Citrus Bergamot is an interesting compound with some powerful effects on cholesterol metabolism, blood sugar control, and metabolic syndrome. It has demonstrated anti-tumor effects as well. However due to it’s statin like mode of action, I would very strongly suggest that you use it ONLY under the direction of a doctor who is knowledgeable about alternative medicine.

The doctor can help you determine if it’s right for you, and if so, how to arrive at a safe and effective dosage.

Research references:

Fitoterapia. 2011 Apr;82(3):309-16. doi: 10.1016/j.fitote.2010.10.014. Epub 2010 Nov 4.
Hypolipemic and hypoglycaemic activity of bergamot polyphenols: from animal models to human studies.

Fitoterapia. 2010 Sep;81(6):453-61. doi: 10.1016/j.fitote.2010.01.013. Epub 2010 Jan 20.
Neuropharmacology of the essential oil of bergamot.

Int J Cardiol. 2013 Dec 10;170(2):140-5. doi: 10.1016/j.ijcard.2013.08.125. Epub 2013 Sep 8.
Bergamot polyphenolic fraction enhances rosuvastatin-induced effect on LDL-cholesterol, LOX-1 expression and protein kinase B phosphorylation in patients with hyperlipidemia.

Fitoterapia. 2014 Jun;95:83-92. doi: 10.1016/j.fitote.2014.02.009. Epub 2014 Mar 2.
Effect of Citrus bergamia juice on human neuroblastoma cells in vitro and in metastatic xenograft models.

PLoS One. 2013 Apr 16;8(4):e61484. doi: 10.1371/journal.pone.0061484. Print 2013.
Mechanisms underlying the anti-tumoral effects of Citrus Bergamia juice.

soy lecithing granules

Lecithin as a food to lower cholesterol is another natural strategy to improve your lipid (fat) profile without the use of toxic drugs, such as statins.

Lecithin is a compound found in soybeans, eggs,  sunflower, and other sources, which has the ability to help lower cholesterol levels.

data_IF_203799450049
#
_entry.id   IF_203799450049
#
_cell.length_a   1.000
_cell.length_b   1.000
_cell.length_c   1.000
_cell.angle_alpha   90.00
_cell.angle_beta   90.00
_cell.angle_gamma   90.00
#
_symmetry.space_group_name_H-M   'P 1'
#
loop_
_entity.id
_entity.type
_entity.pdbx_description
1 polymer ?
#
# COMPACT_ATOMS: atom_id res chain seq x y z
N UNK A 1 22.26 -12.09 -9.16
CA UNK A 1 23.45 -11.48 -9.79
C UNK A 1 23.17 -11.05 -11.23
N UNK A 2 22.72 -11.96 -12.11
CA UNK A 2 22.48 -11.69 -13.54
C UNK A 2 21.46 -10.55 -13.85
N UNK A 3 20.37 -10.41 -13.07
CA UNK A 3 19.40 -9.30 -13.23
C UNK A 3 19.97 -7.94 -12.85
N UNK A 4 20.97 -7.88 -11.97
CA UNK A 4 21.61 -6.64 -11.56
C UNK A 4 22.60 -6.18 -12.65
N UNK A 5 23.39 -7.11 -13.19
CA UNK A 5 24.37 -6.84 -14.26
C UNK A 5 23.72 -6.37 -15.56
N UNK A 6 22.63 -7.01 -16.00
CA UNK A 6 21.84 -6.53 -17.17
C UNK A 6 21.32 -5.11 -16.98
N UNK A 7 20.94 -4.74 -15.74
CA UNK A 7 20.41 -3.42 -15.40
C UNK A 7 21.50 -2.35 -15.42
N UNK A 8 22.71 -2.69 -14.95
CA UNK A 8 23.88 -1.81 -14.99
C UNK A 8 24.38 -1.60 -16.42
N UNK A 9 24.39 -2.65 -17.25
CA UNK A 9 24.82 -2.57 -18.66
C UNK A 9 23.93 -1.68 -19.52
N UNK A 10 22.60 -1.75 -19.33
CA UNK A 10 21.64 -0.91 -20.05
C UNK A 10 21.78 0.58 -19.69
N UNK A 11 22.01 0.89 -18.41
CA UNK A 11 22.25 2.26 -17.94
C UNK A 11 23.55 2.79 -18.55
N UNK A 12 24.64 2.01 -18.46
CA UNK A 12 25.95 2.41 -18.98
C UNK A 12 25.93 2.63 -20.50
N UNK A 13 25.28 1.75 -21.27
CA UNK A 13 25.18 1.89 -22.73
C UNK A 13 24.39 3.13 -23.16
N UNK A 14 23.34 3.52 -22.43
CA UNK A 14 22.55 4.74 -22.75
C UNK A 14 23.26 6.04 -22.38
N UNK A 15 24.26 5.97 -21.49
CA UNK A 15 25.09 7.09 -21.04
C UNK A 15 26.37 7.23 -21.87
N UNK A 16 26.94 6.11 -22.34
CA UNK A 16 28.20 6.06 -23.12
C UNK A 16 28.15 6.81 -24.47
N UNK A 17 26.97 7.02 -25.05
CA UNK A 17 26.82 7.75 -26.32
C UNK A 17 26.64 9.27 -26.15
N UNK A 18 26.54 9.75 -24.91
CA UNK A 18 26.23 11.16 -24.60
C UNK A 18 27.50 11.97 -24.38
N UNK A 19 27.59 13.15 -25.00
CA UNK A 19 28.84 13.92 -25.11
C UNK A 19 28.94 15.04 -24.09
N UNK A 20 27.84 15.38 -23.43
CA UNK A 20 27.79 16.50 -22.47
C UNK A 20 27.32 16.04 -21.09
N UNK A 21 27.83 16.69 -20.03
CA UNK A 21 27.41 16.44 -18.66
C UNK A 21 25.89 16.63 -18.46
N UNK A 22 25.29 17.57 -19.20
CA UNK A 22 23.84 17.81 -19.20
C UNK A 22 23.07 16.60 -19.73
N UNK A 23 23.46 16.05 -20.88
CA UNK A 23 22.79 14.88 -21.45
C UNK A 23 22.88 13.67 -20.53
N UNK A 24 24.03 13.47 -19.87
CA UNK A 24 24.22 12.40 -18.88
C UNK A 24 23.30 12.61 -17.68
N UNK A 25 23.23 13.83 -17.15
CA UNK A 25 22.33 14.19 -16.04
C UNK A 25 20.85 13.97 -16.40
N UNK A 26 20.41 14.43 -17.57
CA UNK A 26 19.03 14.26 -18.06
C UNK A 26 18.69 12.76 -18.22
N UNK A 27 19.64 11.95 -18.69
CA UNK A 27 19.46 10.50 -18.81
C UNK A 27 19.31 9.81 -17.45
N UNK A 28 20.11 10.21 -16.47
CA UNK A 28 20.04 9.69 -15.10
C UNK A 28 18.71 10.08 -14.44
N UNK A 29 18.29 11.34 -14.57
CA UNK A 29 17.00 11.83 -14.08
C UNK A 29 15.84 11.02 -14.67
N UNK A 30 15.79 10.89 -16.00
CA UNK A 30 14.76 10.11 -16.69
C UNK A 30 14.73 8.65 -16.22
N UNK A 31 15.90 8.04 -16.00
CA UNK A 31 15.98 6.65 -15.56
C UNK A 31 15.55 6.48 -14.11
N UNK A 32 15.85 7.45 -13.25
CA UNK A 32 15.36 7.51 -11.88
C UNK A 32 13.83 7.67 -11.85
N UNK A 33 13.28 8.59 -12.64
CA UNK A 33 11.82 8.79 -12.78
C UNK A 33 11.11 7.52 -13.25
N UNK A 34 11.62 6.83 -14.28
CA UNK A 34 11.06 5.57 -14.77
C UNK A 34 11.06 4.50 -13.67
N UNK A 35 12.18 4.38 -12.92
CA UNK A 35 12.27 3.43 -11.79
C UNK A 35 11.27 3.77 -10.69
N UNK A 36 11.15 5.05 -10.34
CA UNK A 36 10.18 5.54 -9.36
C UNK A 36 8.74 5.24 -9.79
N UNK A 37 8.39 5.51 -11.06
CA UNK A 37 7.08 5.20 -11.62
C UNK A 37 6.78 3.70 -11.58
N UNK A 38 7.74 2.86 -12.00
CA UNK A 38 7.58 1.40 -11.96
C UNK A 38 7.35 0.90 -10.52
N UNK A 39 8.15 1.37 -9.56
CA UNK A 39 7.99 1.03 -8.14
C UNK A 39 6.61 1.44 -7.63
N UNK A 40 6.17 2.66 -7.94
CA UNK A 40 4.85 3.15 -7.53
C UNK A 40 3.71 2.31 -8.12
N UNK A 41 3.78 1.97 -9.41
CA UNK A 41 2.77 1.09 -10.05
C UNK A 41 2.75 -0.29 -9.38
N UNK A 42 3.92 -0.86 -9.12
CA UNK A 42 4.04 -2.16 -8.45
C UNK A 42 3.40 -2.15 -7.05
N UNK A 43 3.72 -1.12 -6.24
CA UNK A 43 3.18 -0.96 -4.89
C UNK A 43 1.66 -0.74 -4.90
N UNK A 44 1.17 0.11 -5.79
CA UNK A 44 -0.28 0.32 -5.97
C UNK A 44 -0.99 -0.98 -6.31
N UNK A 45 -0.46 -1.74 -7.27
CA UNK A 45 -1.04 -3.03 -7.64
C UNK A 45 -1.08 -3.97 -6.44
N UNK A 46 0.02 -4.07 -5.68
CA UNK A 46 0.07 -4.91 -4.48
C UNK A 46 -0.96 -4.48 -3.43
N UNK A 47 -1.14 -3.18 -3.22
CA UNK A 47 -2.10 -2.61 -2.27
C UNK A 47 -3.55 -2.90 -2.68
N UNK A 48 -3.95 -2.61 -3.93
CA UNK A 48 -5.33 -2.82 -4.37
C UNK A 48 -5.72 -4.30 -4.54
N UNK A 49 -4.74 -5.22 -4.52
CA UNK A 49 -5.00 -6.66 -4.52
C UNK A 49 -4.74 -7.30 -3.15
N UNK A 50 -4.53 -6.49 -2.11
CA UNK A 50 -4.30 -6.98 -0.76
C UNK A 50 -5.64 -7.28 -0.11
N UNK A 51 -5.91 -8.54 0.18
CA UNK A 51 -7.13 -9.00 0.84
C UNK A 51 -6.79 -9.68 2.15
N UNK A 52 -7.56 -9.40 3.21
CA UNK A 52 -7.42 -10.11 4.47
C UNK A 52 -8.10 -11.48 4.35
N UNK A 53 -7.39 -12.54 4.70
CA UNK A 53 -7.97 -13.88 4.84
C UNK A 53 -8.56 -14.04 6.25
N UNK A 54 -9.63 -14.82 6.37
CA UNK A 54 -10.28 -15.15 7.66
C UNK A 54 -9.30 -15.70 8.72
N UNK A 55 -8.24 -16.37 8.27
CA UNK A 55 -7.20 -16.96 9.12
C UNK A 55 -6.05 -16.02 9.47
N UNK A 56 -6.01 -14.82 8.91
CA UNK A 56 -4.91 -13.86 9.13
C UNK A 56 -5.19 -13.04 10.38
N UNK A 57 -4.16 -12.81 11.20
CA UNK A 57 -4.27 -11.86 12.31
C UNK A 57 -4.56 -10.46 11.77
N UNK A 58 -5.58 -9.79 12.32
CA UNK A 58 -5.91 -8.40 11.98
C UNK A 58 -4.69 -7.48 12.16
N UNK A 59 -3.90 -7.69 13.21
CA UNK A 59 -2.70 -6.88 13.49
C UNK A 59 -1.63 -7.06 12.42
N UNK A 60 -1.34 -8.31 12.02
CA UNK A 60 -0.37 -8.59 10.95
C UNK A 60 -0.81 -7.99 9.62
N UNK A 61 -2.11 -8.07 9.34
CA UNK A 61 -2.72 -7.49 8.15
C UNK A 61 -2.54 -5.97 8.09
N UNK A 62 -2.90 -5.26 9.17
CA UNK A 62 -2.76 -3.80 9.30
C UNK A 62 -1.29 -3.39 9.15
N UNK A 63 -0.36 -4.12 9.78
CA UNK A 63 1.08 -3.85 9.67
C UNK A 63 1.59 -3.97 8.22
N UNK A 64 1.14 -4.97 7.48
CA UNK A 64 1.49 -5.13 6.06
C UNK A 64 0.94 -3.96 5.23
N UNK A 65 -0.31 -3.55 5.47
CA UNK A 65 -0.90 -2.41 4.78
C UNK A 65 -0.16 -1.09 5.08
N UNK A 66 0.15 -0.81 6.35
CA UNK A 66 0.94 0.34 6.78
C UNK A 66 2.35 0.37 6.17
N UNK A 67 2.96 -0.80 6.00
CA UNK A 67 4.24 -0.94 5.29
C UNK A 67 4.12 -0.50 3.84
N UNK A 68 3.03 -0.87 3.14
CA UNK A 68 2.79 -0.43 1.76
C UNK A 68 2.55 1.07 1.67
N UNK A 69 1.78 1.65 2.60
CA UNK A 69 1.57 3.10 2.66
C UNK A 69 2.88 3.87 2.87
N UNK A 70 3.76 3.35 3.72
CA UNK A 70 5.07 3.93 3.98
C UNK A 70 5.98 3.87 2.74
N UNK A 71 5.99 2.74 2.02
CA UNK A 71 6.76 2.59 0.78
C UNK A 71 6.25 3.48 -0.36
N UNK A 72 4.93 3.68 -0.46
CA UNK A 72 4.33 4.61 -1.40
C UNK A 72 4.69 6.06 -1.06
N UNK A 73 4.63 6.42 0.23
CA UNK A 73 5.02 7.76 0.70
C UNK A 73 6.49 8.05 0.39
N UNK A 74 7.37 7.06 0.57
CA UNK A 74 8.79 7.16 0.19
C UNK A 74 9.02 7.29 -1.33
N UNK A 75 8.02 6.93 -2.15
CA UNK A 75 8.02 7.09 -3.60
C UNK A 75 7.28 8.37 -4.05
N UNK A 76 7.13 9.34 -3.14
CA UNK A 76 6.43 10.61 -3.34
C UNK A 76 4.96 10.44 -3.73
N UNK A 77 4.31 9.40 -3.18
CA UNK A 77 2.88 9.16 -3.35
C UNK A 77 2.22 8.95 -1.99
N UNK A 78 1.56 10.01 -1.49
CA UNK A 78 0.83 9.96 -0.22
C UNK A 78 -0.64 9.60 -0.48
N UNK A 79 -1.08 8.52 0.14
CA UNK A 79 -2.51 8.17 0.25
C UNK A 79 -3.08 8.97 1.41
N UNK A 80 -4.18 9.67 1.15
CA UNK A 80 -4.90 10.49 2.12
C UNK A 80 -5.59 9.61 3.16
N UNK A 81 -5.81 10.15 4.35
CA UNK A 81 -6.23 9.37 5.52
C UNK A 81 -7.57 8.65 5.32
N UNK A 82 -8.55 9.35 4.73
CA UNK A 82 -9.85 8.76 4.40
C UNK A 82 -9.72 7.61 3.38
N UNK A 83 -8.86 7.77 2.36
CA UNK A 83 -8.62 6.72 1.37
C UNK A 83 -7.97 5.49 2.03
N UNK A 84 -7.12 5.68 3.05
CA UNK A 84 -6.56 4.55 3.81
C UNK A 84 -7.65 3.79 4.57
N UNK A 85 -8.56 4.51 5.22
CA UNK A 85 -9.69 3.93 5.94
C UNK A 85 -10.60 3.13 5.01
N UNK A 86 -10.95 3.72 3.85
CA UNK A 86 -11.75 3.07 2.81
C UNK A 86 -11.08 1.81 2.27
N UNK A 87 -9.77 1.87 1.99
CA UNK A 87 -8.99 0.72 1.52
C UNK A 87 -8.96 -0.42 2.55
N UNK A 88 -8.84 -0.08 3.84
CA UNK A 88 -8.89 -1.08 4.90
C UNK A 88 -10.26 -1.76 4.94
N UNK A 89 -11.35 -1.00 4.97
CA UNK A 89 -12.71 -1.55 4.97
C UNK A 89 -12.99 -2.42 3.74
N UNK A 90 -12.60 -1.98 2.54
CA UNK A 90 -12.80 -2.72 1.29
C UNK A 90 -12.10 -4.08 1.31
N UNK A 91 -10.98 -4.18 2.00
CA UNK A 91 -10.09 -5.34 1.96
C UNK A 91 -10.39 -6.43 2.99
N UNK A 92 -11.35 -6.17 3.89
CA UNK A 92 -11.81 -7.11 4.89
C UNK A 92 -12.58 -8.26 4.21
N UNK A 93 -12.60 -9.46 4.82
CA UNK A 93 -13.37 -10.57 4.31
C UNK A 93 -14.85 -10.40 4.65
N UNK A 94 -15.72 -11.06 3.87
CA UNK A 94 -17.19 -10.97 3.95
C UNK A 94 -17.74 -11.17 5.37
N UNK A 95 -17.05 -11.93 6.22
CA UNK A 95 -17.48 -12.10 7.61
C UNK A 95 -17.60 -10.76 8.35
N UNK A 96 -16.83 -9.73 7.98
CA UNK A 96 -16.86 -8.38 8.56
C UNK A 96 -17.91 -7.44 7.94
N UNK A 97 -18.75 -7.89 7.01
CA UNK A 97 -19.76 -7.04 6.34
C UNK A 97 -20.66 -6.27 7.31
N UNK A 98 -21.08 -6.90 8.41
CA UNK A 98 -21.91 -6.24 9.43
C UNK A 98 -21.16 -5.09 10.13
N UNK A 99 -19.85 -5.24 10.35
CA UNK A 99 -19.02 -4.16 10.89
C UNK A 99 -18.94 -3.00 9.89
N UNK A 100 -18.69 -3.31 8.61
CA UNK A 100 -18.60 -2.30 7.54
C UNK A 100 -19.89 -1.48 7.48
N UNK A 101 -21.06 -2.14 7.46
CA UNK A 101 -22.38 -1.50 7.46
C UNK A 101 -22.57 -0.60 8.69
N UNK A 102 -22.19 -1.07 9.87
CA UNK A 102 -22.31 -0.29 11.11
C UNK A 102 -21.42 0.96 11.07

Remember that when we talk about lowering cholesterol, we are really referring to optimizing your cholesterol levels. Cholesterol is often elevated by other things going on in the body. Things like insulin resistance, vitamin-d deficiency, and stress can all raise cholesterol levels.

When levels are high often this indicates that there are problems with the body that can be serious if they are not taken care of. High cholesterol levels are like the “canary in the coal mine” so to speak. If they are elevated we need to make sure we know why, and correct it.

Lecithin (also called phosphatidylcholine) is a “phospholipid compound” that supplies the b-vitamin choline, which is vital to the health of your brain and nervous system. This natural compound (lecithin) can help promote healthy cholesterol levels, but there are some things you need to know before you add it to your diet!

As a food to lower cholesterol, soy lecithin (from soybeans) may not be the best way to go, as soy contains phyto-estrogens and can cause a number of problems especially for men.  Sunflower lecithin on the other hand does not pose those problems and so would be a much better way to go, if you are using it to improve your cholesterol profile.

The following foods are sources of lecithin:

  • Animal sources:  eggs, meat, dairy
  • Vegan sources:   nuts, seeds, soy, sunflower

Eggs contain the highest amounts for any animal based food, and if you are a vegetarian, you would likely have to supplement with lecithin granules, preferably made from sunflower plants, instead of soybeans.